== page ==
Sharp rise in allegations of child sex abuse to church watchdog
A significant increase in the number of allegations and suspicions concerning clerical child abuse have been reported by the National Board for Safeguarding Children in the Catholic Church.
New figures published in the National Board's (NBSCCCl) annual report reveal the safeguarding watchdog dealt with 135 allegations, suspicions and concerns during 2017-18, up from 86 the previous year.
This reverses the downward trend of the previous three years in allegations of abuse and alleged perpetrators.
One hundred and four of these new allegations relate to child sexual abuse.
This is a significant increase on 2016/17, when the number of new allegations of child sexual abuse was 72.
In its report, the child protection body hit out at the Church's care and support for victims warning that pastors and priests need to acquire some special knowledge about child abuse and its consequences in order "not to further damage a deeply wounded and suffering person".
Teresa Devlin revealed that some of the alleged victims of abuse had said their bad experience "created further distancing and fear".
In other cases, the National Board report said it was clear that drift has been occurring, leaving both complainants and respondents in a limbo situation without satisfactory resolution.
The 2012 Criminal Justice (Withholding of Information on Offences against Children and Vulnerable Persons) Act does not allow for confessional privilege, however the Church forbids priests from breaching the seal of confession, even when they learn of child sexual abuse.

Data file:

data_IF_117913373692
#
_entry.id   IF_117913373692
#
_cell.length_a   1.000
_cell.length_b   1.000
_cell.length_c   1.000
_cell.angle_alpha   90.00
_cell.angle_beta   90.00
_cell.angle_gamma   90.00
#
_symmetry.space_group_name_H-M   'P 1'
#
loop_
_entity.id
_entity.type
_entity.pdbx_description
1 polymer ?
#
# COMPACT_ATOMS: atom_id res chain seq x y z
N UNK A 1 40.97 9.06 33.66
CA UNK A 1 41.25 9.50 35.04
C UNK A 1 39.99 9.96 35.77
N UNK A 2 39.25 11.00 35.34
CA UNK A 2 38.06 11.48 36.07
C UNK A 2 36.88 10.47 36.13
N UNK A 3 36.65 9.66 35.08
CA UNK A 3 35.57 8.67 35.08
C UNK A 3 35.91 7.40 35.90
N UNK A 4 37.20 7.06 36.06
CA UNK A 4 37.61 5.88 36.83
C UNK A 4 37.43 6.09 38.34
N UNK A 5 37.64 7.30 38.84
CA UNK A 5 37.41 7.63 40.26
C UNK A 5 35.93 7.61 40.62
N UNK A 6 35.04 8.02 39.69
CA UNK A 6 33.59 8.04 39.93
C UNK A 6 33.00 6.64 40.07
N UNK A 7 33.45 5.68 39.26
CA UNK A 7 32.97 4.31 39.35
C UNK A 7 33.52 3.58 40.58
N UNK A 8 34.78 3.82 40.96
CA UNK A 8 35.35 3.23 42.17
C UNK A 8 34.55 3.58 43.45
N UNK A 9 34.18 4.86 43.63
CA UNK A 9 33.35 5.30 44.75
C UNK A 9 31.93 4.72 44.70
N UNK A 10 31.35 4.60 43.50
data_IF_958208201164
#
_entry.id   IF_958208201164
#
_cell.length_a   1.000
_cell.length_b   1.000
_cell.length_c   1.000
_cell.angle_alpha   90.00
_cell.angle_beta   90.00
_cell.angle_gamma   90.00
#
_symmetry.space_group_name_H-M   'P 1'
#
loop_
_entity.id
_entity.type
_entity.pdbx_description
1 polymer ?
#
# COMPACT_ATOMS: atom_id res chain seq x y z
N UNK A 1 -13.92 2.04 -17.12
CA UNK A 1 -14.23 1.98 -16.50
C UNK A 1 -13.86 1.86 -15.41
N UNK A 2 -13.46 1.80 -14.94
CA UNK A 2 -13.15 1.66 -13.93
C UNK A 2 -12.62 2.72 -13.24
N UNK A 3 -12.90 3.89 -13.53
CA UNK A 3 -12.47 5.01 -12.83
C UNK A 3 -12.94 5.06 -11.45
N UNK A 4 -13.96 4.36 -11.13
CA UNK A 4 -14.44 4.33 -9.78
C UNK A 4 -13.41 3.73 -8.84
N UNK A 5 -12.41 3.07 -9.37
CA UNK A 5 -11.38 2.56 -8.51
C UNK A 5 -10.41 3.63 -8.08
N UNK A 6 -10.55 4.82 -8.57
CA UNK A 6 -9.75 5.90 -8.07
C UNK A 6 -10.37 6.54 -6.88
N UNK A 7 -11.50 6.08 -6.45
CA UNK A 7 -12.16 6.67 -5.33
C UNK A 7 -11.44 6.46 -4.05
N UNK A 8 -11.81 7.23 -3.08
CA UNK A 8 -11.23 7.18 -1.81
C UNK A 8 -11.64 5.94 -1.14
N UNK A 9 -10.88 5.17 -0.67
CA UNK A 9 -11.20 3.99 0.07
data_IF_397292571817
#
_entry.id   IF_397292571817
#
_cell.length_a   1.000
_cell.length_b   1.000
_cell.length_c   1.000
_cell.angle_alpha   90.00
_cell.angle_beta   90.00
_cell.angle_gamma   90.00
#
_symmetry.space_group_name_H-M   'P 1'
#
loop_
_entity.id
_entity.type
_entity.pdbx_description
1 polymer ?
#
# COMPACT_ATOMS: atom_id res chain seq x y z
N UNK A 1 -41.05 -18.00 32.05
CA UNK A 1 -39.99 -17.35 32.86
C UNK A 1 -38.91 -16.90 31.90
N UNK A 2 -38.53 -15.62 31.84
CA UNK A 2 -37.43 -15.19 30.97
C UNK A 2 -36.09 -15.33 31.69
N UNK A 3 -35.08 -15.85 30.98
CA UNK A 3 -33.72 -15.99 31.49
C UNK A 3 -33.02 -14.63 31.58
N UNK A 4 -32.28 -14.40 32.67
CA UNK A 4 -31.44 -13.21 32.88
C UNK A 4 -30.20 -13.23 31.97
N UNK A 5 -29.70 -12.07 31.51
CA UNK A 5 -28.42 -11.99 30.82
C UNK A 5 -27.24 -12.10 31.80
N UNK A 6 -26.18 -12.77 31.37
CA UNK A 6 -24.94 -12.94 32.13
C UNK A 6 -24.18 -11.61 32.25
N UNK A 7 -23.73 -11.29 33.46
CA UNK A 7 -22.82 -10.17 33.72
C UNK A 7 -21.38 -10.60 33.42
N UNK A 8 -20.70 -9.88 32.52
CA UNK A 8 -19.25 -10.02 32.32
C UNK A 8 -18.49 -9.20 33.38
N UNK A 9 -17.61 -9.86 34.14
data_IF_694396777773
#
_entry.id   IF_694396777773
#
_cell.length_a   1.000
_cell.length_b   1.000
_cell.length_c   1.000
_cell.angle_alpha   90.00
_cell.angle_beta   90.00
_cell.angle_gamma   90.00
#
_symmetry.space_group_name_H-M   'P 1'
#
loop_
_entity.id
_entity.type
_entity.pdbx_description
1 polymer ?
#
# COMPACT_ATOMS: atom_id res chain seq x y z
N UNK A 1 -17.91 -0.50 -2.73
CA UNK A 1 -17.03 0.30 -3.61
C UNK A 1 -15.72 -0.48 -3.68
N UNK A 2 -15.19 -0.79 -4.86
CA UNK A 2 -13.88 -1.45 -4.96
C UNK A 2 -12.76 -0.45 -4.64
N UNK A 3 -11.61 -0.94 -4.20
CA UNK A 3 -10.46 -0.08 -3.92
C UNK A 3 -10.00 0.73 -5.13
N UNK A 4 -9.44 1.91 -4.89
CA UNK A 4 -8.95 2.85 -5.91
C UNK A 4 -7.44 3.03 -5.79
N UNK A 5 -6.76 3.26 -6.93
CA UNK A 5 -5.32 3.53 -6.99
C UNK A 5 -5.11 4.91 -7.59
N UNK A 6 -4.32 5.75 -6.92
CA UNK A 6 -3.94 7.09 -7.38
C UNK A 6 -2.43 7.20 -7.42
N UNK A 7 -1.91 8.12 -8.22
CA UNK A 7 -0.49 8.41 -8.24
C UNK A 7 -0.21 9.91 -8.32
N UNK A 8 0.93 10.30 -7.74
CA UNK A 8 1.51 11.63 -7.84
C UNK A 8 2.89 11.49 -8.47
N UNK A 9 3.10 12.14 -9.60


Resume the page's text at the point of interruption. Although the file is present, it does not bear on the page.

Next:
All the new allegations allegedly took place between 1940 and 2000, except one more recent incident which occurred in 2012.
The alleged abuse involved 35 diocesan clerics and 63 members of religious orders or congregations, a 29pc increase on the 76 respondents in the previous year.
Responding to the findings, Teresa Devlin, CEO of the NBSCCCI said she believed the upturn in reporting of abuse was linked to the media reporting of high profile abuse cases.
"Often simply seeing and hearing people talk about what they went through gives victims the strength and resolve to report what was done to them. And the fact that they come forward is to be lauded as it allows them to access the support they need and organisations like ours to better understand the mistakes made and how to rectify them," Ms Devlin said.
Of the 98 individual respondents identified, 45 are deceased. Of the remaining 53, 21 are unknown, but 32 against whom allegations of physical, emotional or sexual abuse were made, are alive.